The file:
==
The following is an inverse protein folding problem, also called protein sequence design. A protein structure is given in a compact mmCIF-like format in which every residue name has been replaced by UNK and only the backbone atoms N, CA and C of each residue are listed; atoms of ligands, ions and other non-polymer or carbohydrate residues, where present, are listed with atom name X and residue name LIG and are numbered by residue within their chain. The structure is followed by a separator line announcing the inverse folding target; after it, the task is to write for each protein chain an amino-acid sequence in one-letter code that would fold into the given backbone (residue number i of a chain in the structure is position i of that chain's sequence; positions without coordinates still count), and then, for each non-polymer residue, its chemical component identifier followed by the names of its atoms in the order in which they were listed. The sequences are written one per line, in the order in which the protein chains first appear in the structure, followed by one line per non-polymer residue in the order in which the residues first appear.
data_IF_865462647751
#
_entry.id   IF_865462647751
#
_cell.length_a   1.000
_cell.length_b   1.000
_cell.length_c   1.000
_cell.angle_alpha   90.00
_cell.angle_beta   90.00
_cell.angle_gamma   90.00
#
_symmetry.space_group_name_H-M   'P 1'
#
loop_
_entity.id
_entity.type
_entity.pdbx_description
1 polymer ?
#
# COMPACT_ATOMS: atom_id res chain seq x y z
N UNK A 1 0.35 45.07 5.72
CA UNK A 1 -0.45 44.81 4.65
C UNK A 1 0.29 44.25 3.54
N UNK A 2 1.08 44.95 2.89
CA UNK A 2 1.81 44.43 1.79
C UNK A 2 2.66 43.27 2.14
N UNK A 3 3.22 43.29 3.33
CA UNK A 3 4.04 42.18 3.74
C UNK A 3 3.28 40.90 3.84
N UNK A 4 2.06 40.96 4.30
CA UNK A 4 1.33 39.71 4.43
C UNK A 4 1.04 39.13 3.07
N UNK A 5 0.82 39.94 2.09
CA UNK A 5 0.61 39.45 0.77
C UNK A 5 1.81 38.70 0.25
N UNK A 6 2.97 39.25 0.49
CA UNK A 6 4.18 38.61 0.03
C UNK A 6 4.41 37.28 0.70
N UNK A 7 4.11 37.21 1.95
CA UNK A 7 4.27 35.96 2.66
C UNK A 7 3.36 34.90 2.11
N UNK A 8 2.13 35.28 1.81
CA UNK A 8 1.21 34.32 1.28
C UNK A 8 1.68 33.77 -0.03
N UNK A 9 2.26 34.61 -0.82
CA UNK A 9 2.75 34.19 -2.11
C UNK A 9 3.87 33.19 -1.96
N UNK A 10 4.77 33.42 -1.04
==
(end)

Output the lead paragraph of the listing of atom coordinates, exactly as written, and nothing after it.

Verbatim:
The following is an inverse protein folding problem, also called protein sequence design. A protein structure is given in a compact mmCIF-like format in which every residue name has been replaced by UNK and only the backbone atoms N, CA and C of each residue are listed; atoms of ligands, ions and other non-polymer or carbohydrate residues, where present, are listed with atom name X and residue name LIG and are numbered by residue within their chain. The structure is followed by a separator line announcing the inverse folding target; after it, the task is to write for each protein chain an amino-acid sequence in one-letter code that would fold into the given backbone (residue number i of a chain in the structure is position i of that chain's sequence; positions without coordinates still count), and then, for each non-polymer residue, its chemical component identifier followed by the names of its atoms in the order in which they were listed. The sequences are written one per line, in the order in which the protein chains first appear in the structure, followed by one line per non-polymer residue in the order in which the residues first appear.